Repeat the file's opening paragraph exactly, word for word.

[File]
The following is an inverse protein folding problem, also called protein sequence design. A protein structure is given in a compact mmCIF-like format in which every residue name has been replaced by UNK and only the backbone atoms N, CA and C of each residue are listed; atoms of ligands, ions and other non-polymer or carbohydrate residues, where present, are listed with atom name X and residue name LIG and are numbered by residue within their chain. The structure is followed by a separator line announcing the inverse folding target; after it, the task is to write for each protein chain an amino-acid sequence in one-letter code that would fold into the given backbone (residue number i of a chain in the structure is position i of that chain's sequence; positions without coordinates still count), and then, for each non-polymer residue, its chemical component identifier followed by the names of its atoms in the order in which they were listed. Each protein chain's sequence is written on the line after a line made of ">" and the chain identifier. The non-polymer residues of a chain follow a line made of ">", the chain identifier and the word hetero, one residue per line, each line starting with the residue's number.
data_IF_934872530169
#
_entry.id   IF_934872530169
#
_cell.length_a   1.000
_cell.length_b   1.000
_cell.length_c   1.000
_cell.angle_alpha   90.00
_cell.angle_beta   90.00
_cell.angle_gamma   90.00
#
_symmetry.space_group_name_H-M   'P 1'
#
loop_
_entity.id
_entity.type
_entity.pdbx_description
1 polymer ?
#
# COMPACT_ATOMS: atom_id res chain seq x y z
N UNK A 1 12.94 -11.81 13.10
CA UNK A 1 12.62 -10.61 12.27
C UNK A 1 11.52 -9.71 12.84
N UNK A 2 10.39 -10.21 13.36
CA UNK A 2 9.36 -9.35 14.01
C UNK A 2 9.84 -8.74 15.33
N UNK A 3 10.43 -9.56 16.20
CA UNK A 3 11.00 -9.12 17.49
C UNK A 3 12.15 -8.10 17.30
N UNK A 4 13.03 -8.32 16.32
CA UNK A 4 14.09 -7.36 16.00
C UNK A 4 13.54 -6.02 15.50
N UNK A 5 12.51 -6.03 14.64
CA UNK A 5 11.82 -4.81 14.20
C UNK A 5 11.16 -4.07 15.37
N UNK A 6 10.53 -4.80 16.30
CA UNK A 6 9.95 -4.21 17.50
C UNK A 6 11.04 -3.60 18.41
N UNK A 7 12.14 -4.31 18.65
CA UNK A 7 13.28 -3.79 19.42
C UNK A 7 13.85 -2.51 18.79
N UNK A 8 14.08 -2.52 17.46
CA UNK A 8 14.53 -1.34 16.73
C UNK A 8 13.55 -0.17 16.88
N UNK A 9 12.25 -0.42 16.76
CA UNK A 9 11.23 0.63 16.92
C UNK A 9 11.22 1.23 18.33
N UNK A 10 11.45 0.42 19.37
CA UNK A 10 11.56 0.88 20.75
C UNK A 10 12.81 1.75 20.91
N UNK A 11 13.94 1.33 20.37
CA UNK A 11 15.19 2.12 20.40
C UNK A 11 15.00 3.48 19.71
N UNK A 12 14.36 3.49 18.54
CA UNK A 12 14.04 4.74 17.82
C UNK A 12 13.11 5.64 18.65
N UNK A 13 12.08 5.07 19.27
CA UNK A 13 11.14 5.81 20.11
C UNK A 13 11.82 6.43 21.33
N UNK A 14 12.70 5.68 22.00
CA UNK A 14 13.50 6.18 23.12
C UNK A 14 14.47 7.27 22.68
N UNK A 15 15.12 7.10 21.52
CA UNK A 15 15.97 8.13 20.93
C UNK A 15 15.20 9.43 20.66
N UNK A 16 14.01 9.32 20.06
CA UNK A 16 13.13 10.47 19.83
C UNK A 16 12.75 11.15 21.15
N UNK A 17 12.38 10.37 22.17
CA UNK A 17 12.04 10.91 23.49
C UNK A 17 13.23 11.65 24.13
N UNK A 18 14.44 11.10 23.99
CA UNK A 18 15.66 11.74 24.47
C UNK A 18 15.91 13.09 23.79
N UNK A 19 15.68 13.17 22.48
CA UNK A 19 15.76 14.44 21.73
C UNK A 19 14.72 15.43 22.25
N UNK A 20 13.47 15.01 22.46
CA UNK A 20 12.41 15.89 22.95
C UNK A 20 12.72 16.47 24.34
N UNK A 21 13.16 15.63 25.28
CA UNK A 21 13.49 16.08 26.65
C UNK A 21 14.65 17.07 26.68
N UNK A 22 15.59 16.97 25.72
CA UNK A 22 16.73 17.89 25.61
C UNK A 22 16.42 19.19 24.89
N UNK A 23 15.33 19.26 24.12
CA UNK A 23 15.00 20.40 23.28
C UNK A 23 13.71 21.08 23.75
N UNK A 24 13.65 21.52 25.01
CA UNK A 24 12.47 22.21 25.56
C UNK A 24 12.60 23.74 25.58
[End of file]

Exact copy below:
The following is an inverse protein folding problem, also called protein sequence design. A protein structure is given in a compact mmCIF-like format in which every residue name has been replaced by UNK and only the backbone atoms N, CA and C of each residue are listed; atoms of ligands, ions and other non-polymer or carbohydrate residues, where present, are listed with atom name X and residue name LIG and are numbered by residue within their chain. The structure is followed by a separator line announcing the inverse folding target; after it, the task is to write for each protein chain an amino-acid sequence in one-letter code that would fold into the given backbone (residue number i of a chain in the structure is position i of that chain's sequence; positions without coordinates still count), and then, for each non-polymer residue, its chemical component identifier followed by the names of its atoms in the order in which they were listed. Each protein chain's sequence is written on the line after a line made of ">" and the chain identifier. The non-polymer residues of a chain follow a line made of ">", the chain identifier and the word hetero, one residue per line, each line starting with the residue's number.